We’re all accustomed to raccoons, those little furry bandits that get inside our backyards and topple over our trash cans at the night, in search of yummy treats. And yet, while we’re all familiar with the raccoon basics, you’ll find, that most of us know surprisingly little about these bandits with their peculiar paws.

So today, we aim to change that. Rather than talk about raccoon removal or dangers, we thought we’d share some interesting raccoon facts with you.

1. Raccoons are way smarter than you think.

It’s a human instinct to assume that any creature who’d rummage through the garbage can’t be all that clever. You’ll be surprised to find that’s not the case for raccoons, though. In recent years, scientists have been taking a real interest in raccoons and learned, surprisingly, that raccoons are actually a lot smarter than we assume.

In studies that tested their memory and their thinking, raccoons were shown to be capable of remembering complex schemes for extended periods of time. Not only that, but raccoons ranked below monkeys in an intelligence test who, in turn, rank just below humans.

2. They’re named for their unusual paws.

You may be familiar with the peculiar paws of raccoons, those long fingers with the sharp claws. But did you know that’s actually where the word “raccoon” comes from? Well, sort of.

The term “raccoon” actually comes from an old Powhatan (an indigenous people from North Virginia) word that translated as “animal that scratches with its hands”. In other languages, the raccoon is associated with some type of bear (the German word for raccoon, for instance, basically translates as “wash bear”).

3. Raccoons have complex, well-developed communication skills.

Most homeowners will be familiar with the chattering of raccoons during the nighttime (which can be quite frightening), but few distinguish between the many noises that raccoons are capable of.

While it might all sound the same to you, raccoons actually know over 200 different sounds, including everything from crying to chirping, to screaming, to mewing, hissing, and growling. They use this complex system of sounds to communicate with one another.

4. Alaska is the only place in the US that is raccoon-less.

While raccoons are native to a whopping 49 states (making them one of the most widespread, common types of yard pests), there is one state that’s notably raccoon-free. Alaska. While people have, throughout the years, tried to bring raccoons into Alaska, the raccoon remains a non-native species there. Visit pestwildlife.com to learn more about the raccoon's habitat.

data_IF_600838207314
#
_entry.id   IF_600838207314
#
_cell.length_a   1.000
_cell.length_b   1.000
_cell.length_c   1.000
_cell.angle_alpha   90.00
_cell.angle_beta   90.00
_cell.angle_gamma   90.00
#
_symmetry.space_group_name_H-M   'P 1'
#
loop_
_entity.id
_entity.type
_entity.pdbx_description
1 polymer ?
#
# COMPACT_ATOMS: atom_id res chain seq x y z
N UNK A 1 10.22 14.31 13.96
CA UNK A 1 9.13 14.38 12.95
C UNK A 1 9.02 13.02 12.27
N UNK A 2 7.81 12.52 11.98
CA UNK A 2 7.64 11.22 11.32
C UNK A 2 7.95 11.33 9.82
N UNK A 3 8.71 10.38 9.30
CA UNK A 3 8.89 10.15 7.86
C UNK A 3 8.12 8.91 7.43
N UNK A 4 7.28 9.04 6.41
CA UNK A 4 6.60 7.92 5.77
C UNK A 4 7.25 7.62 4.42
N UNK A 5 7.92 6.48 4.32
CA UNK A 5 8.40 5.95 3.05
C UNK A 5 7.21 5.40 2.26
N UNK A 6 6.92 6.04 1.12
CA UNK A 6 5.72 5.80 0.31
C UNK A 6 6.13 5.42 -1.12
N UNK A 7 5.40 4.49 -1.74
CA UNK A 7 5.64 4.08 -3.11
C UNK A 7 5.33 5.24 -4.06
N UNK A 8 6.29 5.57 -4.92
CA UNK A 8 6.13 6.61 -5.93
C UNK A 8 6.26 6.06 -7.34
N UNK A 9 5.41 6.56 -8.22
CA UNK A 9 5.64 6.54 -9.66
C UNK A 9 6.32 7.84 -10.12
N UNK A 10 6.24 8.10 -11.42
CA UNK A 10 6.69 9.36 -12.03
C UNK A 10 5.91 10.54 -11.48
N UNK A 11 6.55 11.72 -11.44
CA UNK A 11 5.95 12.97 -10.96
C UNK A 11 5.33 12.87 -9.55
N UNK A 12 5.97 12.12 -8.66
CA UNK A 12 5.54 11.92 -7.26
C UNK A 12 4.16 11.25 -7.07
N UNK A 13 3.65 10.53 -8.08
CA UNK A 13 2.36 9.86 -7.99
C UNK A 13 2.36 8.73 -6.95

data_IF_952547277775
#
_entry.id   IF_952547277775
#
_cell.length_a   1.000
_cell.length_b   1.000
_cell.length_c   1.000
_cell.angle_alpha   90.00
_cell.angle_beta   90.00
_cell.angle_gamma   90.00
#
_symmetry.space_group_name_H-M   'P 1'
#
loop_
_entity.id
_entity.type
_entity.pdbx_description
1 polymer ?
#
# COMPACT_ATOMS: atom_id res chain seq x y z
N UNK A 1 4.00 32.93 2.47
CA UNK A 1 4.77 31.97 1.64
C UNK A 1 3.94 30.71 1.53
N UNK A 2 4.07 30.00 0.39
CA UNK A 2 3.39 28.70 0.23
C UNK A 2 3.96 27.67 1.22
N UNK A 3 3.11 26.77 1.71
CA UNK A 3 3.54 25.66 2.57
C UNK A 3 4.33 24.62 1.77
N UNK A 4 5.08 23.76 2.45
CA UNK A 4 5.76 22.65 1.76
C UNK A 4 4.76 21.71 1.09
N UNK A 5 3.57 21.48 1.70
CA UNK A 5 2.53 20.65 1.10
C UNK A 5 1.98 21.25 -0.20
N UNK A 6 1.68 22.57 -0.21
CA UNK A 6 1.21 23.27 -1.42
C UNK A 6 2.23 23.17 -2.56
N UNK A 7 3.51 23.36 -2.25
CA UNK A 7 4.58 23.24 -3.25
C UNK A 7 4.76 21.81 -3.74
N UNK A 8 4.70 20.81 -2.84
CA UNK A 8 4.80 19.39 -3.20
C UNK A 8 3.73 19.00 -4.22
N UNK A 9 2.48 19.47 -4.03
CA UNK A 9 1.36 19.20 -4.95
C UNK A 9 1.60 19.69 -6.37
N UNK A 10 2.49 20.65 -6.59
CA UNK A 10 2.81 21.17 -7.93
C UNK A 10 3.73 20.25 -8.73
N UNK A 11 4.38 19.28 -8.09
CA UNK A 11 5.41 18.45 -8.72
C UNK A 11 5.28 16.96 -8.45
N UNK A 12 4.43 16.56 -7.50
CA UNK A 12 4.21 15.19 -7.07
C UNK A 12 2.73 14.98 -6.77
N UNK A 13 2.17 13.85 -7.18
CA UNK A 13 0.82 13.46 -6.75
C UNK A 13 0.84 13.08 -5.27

5. Some people keep them as pets.

You’d be surprised how many times wildlife removal companies like Complete Wildlife Removal Wyoming are called about someone’s pet raccoon. At a quick glance, it doesn’t seem like such a crazy idea - raccoons are very clever and can be quite affectionate and playful creatures.

However, experts discourage such notions. Because raccoons are wild animals at heart, they can be wildly unpredictable and can turn aggressive quickly. Not only that, but raccoons carry a host of serious diseases and bacteria, so maybe that’s not what you want sleeping in your room at night!

6. They’re excellent athletes.

The vast majority of a raccoon’s life is spent, understandably, searching for food. Over time, they’ve developed excellent running skills (they can reach up to 15 miles an hour), in order to help them in their search for edibles. Not only that, but raccoons are also efficient and skilled climbers, maintaining their speed and dexterity as they ascend high up into trees, chasing prey.

Last but not least, raccoons have also learned how to swim, in order to diversify their hunting grounds.

7. Their dark “bandit” mask actually has a practical use.

If you thought the distinctive, “bandit”-like black markings on a raccoon’s face was just for show, think again. In fact, that black mask is used to absorb incoming light (kind of like the black bands that athletes wear under or around their eyes). This helps reduce glare and allows raccoons to see more clearly.

Since raccoons are mostly nocturnal, these bands help improve the contrast in their surroundings, by reducing peripheral light. And since raccoons are big fans of the city, there’s a lot of light, even during the nighttime!